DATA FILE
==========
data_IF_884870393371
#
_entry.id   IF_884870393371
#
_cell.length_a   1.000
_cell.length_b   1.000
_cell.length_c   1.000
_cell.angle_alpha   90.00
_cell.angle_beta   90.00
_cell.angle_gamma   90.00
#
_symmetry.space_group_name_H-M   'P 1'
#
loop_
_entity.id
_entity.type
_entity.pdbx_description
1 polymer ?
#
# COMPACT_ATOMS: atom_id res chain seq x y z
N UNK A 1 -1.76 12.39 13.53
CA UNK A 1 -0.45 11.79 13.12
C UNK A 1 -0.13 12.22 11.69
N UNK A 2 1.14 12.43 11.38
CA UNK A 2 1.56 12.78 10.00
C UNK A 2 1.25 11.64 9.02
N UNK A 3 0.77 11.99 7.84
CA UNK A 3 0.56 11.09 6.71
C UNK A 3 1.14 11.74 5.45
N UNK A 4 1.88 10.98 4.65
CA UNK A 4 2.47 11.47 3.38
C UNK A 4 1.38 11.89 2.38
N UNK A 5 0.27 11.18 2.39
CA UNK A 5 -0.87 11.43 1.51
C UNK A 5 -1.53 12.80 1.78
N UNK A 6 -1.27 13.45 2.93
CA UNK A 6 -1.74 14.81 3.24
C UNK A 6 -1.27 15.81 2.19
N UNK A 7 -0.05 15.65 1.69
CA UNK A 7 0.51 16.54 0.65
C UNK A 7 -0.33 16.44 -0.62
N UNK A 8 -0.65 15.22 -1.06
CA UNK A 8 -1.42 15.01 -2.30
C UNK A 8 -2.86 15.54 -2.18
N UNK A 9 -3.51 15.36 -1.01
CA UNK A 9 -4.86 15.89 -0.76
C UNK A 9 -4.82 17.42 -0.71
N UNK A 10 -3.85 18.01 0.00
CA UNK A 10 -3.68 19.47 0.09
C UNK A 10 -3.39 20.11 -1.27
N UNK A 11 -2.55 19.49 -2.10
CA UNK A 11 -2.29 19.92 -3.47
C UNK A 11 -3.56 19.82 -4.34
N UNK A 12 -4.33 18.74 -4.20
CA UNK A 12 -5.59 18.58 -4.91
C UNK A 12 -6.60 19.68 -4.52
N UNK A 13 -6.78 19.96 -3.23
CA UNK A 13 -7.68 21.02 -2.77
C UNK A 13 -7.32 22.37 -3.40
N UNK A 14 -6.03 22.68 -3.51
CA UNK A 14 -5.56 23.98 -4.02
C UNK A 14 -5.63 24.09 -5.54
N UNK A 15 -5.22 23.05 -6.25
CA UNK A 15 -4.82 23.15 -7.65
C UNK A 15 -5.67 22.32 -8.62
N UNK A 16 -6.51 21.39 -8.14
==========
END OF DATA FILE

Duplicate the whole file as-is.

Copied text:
data_IF_884870393371
#
_entry.id   IF_884870393371
#
_cell.length_a   1.000
_cell.length_b   1.000
_cell.length_c   1.000
_cell.angle_alpha   90.00
_cell.angle_beta   90.00
_cell.angle_gamma   90.00
#
_symmetry.space_group_name_H-M   'P 1'
#
loop_
_entity.id
_entity.type
_entity.pdbx_description
1 polymer ?
#
# COMPACT_ATOMS: atom_id res chain seq x y z
N UNK A 1 -1.76 12.39 13.53
CA UNK A 1 -0.45 11.79 13.12
C UNK A 1 -0.13 12.22 11.69
N UNK A 2 1.14 12.43 11.38
CA UNK A 2 1.56 12.78 10.00
C UNK A 2 1.25 11.64 9.02
N UNK A 3 0.77 11.99 7.84
CA UNK A 3 0.56 11.09 6.71
C UNK A 3 1.14 11.74 5.45
N UNK A 4 1.88 10.98 4.65
CA UNK A 4 2.47 11.47 3.38
C UNK A 4 1.38 11.89 2.38
N UNK A 5 0.27 11.18 2.39
CA UNK A 5 -0.87 11.43 1.51
C UNK A 5 -1.53 12.80 1.78
N UNK A 6 -1.27 13.45 2.93
CA UNK A 6 -1.74 14.81 3.24
C UNK A 6 -1.27 15.81 2.19
N UNK A 7 -0.05 15.65 1.69
CA UNK A 7 0.51 16.54 0.65
C UNK A 7 -0.33 16.44 -0.62
N UNK A 8 -0.65 15.22 -1.06
CA UNK A 8 -1.42 15.01 -2.30
C UNK A 8 -2.86 15.54 -2.18
N UNK A 9 -3.51 15.36 -1.01
CA UNK A 9 -4.86 15.89 -0.76
C UNK A 9 -4.82 17.42 -0.71
N UNK A 10 -3.85 18.01 0.00
CA UNK A 10 -3.68 19.47 0.09
C UNK A 10 -3.39 20.11 -1.27
N UNK A 11 -2.55 19.49 -2.10
CA UNK A 11 -2.29 19.92 -3.47
C UNK A 11 -3.56 19.82 -4.34
N UNK A 12 -4.33 18.74 -4.20
CA UNK A 12 -5.59 18.58 -4.91
C UNK A 12 -6.60 19.68 -4.52
N UNK A 13 -6.78 19.96 -3.23
CA UNK A 13 -7.68 21.02 -2.77
C UNK A 13 -7.32 22.37 -3.40
N UNK A 14 -6.03 22.68 -3.51
CA UNK A 14 -5.56 23.98 -4.02
C UNK A 14 -5.63 24.09 -5.54
N UNK A 15 -5.22 23.05 -6.25
CA UNK A 15 -4.82 23.15 -7.65
C UNK A 15 -5.67 22.32 -8.62
N UNK A 16 -6.51 21.39 -8.14